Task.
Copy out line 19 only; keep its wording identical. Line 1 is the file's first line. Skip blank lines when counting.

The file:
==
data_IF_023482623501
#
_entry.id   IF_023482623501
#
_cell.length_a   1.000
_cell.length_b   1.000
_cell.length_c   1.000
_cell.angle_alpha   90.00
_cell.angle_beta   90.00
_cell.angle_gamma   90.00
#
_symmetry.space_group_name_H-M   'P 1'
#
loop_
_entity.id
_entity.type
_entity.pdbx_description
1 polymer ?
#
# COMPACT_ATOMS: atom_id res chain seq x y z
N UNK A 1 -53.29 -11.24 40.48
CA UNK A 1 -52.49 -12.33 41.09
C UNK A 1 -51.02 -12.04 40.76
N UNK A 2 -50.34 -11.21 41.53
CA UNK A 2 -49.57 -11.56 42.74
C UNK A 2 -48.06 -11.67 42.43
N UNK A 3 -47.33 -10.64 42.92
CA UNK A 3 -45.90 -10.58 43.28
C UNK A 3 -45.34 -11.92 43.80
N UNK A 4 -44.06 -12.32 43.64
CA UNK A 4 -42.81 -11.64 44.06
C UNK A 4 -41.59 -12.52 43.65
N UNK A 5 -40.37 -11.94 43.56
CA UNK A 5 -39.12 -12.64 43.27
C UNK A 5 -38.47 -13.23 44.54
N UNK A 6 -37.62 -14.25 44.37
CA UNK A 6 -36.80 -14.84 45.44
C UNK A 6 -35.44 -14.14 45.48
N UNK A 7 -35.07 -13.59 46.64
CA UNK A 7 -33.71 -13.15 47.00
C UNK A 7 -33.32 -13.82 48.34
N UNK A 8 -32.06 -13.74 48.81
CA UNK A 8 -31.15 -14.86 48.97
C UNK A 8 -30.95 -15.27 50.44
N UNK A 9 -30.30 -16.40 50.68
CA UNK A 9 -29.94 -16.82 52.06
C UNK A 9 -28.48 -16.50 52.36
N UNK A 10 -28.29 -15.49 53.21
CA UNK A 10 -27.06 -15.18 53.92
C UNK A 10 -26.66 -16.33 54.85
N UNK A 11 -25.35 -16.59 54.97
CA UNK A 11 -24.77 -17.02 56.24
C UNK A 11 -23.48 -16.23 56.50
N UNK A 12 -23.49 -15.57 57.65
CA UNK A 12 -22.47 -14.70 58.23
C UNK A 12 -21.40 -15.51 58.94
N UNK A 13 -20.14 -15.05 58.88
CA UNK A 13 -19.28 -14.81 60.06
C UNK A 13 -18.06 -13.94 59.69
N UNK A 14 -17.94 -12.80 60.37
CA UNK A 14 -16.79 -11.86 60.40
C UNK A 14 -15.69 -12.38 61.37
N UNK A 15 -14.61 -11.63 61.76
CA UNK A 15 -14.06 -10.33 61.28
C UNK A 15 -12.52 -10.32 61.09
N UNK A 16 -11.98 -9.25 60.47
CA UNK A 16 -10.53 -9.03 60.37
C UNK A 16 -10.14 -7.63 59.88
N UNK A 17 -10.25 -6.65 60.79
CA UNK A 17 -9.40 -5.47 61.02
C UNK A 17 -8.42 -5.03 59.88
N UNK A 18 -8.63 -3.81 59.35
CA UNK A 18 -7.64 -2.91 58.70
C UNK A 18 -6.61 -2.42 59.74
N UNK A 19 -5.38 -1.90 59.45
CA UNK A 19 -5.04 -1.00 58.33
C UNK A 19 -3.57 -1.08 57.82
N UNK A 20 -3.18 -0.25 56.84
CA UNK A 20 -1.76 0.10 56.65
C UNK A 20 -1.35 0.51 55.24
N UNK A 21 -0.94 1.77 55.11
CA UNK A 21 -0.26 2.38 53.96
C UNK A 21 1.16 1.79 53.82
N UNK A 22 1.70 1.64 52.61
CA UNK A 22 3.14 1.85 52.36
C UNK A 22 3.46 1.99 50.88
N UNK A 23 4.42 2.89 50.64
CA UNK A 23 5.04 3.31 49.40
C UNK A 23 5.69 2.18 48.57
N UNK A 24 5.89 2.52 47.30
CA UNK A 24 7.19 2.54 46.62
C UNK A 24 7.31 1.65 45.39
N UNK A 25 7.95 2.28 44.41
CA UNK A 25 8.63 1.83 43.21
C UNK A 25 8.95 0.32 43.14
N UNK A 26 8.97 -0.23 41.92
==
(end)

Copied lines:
#